Aine Gwaed Infanc
the realization that every person has a life as unique and complex as your own
Walmart. 9:47 p.m. Sunday Night.
Amid the empty highway desolation
of a late night at the supermarket,
enter the following characters.
First, there’s the 26-year-old guy
buying Miller Lights ahead of me in line.
Yeah, that one with the leather jacket
talking it up to the cashier,
telling her she doesn’t look a day over twenty
(she’s fifty). When he glanced back,
I caught a look at his face. At his eyes.
At the emptiness his smile hides.
For that brief second, I’ve lived his life,
known him as well as his sister
he hasn’t seen since he left at eighteen,
leaving her to deal with broken bottles
and vomit. A motorcycle’s waiting in the damp,
hazy-ring-around-the-lights parking lot
taking him, six pack, and Redbox movie home
to the white-walled one room apartment
where his girlfriend (two weeks) waits impatiently.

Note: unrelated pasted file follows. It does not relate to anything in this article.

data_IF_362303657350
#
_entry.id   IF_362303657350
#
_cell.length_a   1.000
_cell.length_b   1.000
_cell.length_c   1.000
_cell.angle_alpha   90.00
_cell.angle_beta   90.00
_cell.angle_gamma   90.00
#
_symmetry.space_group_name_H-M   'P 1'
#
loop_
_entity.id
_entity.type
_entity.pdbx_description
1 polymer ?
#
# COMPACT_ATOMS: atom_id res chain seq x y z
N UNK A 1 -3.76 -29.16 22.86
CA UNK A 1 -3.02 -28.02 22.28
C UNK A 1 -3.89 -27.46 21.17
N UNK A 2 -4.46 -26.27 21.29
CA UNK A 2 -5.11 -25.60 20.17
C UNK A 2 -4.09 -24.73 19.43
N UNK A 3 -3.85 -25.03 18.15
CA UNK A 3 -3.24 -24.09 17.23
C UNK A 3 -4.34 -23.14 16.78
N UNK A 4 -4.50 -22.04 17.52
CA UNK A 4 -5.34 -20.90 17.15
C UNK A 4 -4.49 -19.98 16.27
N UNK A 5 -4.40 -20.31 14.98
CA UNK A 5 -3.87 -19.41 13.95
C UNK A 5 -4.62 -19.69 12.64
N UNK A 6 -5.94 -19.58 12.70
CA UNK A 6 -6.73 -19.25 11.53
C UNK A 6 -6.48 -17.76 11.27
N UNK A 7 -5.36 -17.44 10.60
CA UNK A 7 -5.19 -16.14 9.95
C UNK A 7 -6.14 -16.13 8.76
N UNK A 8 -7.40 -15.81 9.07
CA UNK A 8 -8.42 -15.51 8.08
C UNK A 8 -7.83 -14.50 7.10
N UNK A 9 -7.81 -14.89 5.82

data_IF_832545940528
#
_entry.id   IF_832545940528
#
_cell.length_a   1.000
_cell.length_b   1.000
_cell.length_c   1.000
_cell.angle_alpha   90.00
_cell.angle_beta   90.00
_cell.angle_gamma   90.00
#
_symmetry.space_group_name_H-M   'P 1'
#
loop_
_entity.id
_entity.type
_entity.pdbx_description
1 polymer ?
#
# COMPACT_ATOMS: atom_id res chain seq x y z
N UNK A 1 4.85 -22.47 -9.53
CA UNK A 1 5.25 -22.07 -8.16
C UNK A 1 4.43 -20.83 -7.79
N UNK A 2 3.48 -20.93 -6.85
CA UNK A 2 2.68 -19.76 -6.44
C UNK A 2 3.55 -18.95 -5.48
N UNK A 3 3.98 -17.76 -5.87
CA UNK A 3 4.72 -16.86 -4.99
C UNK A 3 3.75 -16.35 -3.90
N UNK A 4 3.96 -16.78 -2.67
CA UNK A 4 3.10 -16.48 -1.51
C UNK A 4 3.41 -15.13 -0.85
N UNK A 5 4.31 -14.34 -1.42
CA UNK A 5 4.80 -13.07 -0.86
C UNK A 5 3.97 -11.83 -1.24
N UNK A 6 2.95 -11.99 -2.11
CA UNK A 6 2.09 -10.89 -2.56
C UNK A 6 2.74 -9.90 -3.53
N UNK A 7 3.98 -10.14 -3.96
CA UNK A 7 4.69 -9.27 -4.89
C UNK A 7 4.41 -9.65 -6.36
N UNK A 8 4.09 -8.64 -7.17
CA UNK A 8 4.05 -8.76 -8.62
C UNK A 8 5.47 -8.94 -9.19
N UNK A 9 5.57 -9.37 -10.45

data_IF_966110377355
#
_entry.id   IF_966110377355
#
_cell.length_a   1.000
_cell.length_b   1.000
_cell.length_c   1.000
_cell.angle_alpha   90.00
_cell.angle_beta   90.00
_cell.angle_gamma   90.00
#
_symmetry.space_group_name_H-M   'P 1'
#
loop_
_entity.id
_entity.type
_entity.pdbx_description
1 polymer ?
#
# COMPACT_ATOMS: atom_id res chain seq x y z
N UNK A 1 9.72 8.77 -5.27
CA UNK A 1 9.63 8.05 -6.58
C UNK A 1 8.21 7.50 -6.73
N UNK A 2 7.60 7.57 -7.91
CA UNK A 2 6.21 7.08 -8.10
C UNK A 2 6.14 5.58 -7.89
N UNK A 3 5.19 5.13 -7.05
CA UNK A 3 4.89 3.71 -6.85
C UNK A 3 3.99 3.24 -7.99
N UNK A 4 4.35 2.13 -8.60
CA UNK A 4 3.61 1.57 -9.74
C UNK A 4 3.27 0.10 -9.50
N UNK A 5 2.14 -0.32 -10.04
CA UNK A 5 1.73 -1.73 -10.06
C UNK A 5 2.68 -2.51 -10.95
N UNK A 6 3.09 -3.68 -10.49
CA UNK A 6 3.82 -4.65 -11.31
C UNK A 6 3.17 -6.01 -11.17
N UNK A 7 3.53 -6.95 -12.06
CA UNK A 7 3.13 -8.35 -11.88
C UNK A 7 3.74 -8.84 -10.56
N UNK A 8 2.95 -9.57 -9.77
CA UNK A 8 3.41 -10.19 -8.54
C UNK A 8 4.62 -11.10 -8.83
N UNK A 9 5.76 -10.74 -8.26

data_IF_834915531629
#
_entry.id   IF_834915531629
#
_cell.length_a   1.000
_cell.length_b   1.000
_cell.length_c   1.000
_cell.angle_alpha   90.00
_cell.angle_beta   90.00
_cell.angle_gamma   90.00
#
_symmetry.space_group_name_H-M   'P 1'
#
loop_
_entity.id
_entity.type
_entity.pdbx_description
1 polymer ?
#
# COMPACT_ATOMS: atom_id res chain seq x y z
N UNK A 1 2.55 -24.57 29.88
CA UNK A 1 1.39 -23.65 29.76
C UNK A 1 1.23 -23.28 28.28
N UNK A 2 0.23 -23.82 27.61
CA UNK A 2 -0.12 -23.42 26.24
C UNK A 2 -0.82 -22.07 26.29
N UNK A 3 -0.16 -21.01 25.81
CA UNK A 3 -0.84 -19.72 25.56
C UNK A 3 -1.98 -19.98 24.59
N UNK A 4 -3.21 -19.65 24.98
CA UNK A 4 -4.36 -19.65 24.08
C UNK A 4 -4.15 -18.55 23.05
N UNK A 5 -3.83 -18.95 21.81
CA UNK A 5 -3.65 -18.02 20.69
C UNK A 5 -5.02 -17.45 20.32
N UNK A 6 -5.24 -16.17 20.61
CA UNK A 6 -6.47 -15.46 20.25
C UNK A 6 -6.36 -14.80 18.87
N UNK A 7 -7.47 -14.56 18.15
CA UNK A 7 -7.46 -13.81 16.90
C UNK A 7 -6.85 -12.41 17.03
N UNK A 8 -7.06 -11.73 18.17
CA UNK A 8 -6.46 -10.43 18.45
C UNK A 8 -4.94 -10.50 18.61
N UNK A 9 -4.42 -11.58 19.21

Then there’s the cashier who raises four
grandkids by three different children.
She’s worked here for the three years
since her boss at Fried Green Tomato couldn’t understand
her need for a thirty-minute smoke break twice a day.
The boy with the Millers reminds her of her son
who overdosed (heroin) two years ago,
leaving her a pigtailed six-year-old.
He had the same smile as this boy,
same way of talking that charmed
her into giving him the keys,
shushing maternal reproaches
with a “Mom, you’re looking gorgeous.”
She questions if it’s his angel returned
(she believes in angels) or just she’s been on shift
eight hours and sees his face most places anyway.
Then there’s me with nothing
better to do than ponder the lives of strangers.
Me, the adult remnant of a lonely, only child
who read too much, dreamed too big,
trusted too many, now doesn’t know where to go
except home with Blue Bunny ice cream,
thinking how my life I insist is complex
is a mere paint speck in the graffiti mural of humanity.
I pack my late-night Walmart philosophy
into the thin plastic sack with ice cream
and return to the solitary night.
Spring, 2018 Issue